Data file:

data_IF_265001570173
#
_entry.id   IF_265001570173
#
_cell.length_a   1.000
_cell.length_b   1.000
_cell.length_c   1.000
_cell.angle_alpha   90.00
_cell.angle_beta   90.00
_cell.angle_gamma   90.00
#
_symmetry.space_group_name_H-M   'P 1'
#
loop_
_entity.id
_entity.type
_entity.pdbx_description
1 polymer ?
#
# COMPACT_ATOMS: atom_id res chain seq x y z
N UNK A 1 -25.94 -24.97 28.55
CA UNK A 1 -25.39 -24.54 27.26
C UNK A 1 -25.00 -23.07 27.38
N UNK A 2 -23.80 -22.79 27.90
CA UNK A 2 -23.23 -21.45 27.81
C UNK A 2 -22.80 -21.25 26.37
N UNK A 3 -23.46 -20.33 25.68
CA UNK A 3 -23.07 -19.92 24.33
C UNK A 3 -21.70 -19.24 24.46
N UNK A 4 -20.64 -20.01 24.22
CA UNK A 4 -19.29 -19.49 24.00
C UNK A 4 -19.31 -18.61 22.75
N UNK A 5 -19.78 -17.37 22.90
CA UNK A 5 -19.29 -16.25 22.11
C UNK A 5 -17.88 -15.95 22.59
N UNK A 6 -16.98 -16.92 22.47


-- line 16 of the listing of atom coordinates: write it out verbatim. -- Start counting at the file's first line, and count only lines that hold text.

_entity.type